Analysts are cautiously positive about Netflix's first quarter, granted they hit subscriber growth expectations.
Netflix will report its first quarter earnings after the closing bell on Monday. It is expected to have $2.64 billion in revenue, marking about 35 percent year-over-year increase according to a Thomson Reuters consensus estimate. Earnings per share
Netflix's stock success has been mostly based on its ability to add paid subscribers. The company is expected to announce it added 5.3 million subscribers during the first quarter, marking a slowdown from 7.1 million last quarter and 6.7 million the year prior. Growth is expected mostly from international viewers, while the U.S. market cools as it reaches subscriber saturation.
"Our quarterly U.S. subscriber survey suggests potentially weak Q1 U.S. results, though we acknowledge strong international results, which is the bigger current investor focus, may trump U.S. weakness," Baird analyst William Power said in a report. "However, with expectations for a strong overall quarter already high, we'd still be cautious
MKM Partners analyst Rob Sanderson pointed out in a note Netflix's original content slate during the fourth quarter was relatively weak, including shows like "A Series of Unfortunate Events," stand-up comedy specials from Dave Chappelle, and the critically-panned "Iron Fist."
However, there is hope the second quarter will get a higher subscriber boost. Shows like "13 Reasons Why" released during the first quarter have been topping social media mentions, and fan favorites "House of Cards" and "Orange is the new Black" are returning, Sanderson said.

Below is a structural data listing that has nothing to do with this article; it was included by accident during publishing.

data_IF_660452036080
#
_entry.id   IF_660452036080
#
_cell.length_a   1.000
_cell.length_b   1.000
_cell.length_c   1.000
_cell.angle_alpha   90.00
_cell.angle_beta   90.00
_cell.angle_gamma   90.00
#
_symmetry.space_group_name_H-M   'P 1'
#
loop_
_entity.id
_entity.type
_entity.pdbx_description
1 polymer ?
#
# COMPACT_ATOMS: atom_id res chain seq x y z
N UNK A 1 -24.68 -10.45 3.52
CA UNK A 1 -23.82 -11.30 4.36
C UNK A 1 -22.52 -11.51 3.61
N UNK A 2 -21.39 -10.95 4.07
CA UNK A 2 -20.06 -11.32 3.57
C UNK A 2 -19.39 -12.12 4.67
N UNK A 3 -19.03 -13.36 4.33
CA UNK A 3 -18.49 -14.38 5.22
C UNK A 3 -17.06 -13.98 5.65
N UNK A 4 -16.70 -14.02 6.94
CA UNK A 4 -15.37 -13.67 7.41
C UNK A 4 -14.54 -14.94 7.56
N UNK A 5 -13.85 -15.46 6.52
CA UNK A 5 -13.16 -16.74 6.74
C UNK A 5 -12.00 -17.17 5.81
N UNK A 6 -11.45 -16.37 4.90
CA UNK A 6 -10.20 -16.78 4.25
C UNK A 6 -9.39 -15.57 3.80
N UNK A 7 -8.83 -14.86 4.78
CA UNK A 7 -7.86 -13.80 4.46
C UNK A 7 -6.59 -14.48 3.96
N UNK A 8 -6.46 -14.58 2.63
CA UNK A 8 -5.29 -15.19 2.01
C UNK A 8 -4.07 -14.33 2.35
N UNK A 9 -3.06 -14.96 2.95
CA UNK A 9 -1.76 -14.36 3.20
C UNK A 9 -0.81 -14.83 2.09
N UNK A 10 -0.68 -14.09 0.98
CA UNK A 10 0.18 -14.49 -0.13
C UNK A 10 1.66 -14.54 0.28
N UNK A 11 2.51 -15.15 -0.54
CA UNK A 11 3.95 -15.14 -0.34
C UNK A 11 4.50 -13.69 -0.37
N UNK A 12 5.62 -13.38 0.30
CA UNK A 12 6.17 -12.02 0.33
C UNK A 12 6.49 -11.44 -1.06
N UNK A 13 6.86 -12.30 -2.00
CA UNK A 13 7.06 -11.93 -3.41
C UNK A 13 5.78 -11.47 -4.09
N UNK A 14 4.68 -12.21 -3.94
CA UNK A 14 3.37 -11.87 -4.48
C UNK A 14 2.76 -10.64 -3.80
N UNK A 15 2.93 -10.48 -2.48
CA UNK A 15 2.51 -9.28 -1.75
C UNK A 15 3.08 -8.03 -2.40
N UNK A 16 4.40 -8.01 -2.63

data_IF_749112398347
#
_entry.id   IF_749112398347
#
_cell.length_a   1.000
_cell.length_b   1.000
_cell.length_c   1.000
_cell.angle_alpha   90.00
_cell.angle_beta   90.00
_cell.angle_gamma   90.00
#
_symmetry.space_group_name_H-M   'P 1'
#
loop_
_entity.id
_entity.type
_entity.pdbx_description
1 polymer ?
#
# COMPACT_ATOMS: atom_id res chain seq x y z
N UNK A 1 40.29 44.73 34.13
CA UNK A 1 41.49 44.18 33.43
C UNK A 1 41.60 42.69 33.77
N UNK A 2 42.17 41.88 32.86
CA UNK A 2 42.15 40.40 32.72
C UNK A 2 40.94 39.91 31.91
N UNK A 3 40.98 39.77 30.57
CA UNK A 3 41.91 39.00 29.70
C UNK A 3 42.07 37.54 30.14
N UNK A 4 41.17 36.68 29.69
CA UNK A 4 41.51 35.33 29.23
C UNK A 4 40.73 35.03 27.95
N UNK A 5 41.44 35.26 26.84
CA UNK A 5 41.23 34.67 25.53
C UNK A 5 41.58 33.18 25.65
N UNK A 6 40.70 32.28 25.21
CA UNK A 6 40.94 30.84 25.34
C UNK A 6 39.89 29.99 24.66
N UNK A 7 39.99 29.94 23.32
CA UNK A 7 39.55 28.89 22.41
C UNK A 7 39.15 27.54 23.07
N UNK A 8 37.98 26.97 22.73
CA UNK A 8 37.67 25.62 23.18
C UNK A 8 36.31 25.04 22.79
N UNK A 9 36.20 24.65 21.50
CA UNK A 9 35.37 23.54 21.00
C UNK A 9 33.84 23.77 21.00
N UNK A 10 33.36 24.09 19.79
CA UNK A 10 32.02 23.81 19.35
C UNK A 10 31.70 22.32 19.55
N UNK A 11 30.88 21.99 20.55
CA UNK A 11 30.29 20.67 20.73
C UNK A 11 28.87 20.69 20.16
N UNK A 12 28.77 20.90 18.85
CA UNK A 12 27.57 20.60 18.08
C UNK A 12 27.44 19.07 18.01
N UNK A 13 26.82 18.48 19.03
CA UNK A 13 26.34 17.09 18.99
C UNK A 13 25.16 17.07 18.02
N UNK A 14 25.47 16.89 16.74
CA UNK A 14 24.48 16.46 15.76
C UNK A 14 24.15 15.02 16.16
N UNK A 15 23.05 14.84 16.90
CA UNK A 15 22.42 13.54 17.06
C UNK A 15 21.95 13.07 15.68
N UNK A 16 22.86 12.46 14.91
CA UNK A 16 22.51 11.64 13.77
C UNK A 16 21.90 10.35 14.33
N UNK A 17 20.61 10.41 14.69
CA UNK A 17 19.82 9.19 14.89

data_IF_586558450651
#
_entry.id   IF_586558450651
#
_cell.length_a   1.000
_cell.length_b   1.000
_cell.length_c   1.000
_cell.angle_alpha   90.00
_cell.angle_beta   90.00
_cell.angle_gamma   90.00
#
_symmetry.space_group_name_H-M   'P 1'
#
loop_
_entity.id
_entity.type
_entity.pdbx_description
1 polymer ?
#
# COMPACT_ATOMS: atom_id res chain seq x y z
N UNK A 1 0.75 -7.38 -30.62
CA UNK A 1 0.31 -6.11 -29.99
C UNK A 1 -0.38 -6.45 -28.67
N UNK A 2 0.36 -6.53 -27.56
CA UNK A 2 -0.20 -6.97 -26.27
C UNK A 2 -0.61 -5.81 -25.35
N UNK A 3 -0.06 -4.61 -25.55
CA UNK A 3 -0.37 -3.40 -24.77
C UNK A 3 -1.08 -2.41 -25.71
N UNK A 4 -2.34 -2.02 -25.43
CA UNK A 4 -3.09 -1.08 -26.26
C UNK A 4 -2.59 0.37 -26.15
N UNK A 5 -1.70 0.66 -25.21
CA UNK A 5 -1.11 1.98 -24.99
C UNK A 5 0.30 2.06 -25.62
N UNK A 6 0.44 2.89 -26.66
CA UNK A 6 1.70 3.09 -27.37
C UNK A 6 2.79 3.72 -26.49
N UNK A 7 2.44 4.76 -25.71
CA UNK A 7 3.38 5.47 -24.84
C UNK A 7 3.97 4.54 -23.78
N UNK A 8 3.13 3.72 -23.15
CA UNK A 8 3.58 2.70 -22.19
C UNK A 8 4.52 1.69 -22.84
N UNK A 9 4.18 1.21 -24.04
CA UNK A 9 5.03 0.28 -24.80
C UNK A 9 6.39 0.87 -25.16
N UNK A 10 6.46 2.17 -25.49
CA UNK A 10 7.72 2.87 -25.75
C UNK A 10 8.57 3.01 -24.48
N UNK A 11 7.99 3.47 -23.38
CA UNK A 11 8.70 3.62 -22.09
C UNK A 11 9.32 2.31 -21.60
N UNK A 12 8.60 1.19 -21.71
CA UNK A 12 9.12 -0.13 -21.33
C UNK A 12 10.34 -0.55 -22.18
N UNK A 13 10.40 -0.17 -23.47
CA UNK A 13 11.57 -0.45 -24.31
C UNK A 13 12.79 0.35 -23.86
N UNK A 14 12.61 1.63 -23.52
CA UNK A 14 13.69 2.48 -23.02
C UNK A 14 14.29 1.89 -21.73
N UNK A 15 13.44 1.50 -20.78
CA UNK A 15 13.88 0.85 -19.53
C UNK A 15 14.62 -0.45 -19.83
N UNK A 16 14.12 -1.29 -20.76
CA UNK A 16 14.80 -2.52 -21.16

But Netflix will also have to face more competitors in the over-the-top (OTT) TV space, or TV service that is not reliant on cable or satellite services. Google is launching its YouTube TV service this year, and Hulu will also have an OTT service out this year. Dish Network and AT&T, through DirecTV, are also bolstering their offerings. Meanwhile, Amazon has also increased its original content.
And, increasing premium programming also means that Netflix will have to spend more on content. Wedbush analyst Michael Pachter said the company is expected to spend $7 billion in content in 2017, up from $6 billion in 2016.
"We continue to believe that Netflix cash burn is important and is largely overlooked by investors," Wedbush analyst Michael Pachter said in a note. "As the cost of content continues to be bid up, we expect Netflix to continue to burn cash to fund its acquisition of original and exclusive content."
Disclosure: CNBC parent company NBCUniversal is an investor in Hulu.